September 2016
Volume 57, Issue 12
Open Access
ARVO Annual Meeting Abstract  |   September 2016
Experimental model to characterize bubble formation in intravitreal injections.
Author Affiliations & Notes
  • Jackson Abou Chehade
    Ophthalmology, Mayo Clinic, Rochester, Minnesota, United States
  • Ebrahim Elborgy
    Ophthalmology, Mayo Clinic, Rochester, Minnesota, United States
  • Saba Alniemi
    Ophthalmology, Mayo Clinic, Rochester, Minnesota, United States
  • Benjamin Nicholson
    Ophthalmology, Mayo Clinic, Rochester, Minnesota, United States
  • Raymond Iezzi
    Ophthalmology, Mayo Clinic, Rochester, Minnesota, United States
  • Footnotes
    Commercial Relationships   Jackson Abou Chehade, None; Ebrahim Elborgy, None; Saba Alniemi, None; Benjamin Nicholson, None; Raymond Iezzi, None
  • Footnotes
    Support  Research to Prevent Blindness
Investigative Ophthalmology & Visual Science September 2016, Vol.57, 3329. doi:
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    • Get Citation

      Jackson Abou Chehade, Ebrahim Elborgy, Saba Alniemi, Benjamin Nicholson, Raymond Iezzi; Experimental model to characterize bubble formation in intravitreal injections.. Invest. Ophthalmol. Vis. Sci. 2016;57(12):3329.

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      © ARVO (1962-2015); The Authors (2016-present)

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Abstract

Purpose : In prior work, we observed significant inter-injector variation in anti-VEGF drug dosing using ranibizumab, bevacizumab and aflibercept. Under-dosing was associated with bubble formation in the syringe and was noted to be drug-specific. Bubble formation within the syringe was proportional to the protein concentration of each anti-VEGF drug. Agents with higher protein concentration were associated with greater intra-syringe bubble volumes. The purpose of this experiment was to develop a model of bubble formation using solutions of bovine serum albumin that match the protein content of each anti-VEGF drug previously tested.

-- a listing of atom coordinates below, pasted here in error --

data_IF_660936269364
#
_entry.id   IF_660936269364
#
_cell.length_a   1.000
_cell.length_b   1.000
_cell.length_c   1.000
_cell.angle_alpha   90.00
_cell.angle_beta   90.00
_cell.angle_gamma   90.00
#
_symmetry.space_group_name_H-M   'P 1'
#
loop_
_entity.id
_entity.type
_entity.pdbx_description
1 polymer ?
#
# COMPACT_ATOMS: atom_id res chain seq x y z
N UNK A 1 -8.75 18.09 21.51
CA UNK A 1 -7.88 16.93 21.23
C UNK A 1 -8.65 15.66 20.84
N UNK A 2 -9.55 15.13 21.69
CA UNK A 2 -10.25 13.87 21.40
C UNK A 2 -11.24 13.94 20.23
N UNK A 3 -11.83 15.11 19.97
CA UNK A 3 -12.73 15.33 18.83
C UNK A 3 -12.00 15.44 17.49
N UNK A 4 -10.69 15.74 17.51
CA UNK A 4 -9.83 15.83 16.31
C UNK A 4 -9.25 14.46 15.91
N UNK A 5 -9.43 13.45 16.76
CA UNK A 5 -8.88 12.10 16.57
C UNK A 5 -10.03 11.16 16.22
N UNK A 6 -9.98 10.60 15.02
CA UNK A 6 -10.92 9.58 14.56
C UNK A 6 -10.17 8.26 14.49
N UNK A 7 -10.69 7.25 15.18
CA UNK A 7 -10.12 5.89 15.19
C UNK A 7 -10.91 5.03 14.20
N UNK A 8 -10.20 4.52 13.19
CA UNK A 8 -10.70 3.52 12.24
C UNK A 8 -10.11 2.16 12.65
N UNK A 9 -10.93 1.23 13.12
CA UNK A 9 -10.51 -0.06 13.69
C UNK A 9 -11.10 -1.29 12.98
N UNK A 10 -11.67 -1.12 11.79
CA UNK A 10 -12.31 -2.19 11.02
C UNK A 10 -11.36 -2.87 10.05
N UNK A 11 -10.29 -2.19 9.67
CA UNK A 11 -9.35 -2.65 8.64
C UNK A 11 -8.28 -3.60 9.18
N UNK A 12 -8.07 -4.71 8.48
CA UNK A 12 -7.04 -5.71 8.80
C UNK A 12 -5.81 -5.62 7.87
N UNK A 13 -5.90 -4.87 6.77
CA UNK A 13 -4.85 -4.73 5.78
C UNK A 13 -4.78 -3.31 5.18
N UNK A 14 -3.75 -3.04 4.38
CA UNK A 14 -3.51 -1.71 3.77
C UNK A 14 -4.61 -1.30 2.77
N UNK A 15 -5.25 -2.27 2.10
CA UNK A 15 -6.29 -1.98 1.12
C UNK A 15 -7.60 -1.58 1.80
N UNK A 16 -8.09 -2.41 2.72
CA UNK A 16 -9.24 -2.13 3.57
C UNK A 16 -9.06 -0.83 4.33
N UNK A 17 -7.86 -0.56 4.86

Methods : Nine agents were examined (DI water, ranibizumab 6 and 10 mg/mL, bevacizumab 25 mg/mL, aflibercept 40 mg/mL and BSA solutions of 6, 10, 25 and 40 mg/mL). Tuberculin syringes were loaded with 0.2ml of test solution using a filter needle. Ten trials per agent were conducted, using a new syringe for each agent. After the filter needle was replaced with a 0.5 inch 32-gauge needle, the plunger was advanced until the first fluid drop appeared. For each test solution, the volume of fluid and bubbles in the syringe was photographically measured using a microscope and digital camera (Olympus SZX16 stereo microscope, Olympus DP25 camera, CellSens software). To measure the volume of agent within each syringe, the syringe/32-gauge needle combination was weighed before and after each injection using a digital microbalance (Ohaus AV 64C). The air bubble volume was calculated by subtracting the total volume measured in the photographs from the fluid volume computed by weight for every trial.

Results : Bubble volumes measured within anti-VEGF drugs and BSA model solution are presented in table 1. These data are graphed with best-fit lines in figure 2. While solutions containing BSA uniformly produced slightly higher degrees of bubble formation, both anti-VEGF and BSA solutions were similarly fit to regression lines of R2 = 0.98 and 0.97 respectively.

Conclusions : Protein-containing solutions have long been known to form foams. This study demonstrates that this phenomenon occurs within anti-VEGF drug solutions within the small-volume syringes we use to administer these drugs. Further, we found that air bubble formation and stability were increased with increasing protein concentration and that this phenomenon can further be studied with a low-cost protein containing solution model.

This is an abstract that was submitted for the 2016 ARVO Annual Meeting, held in Seattle, Wash., May 1-5, 2016.

 

 

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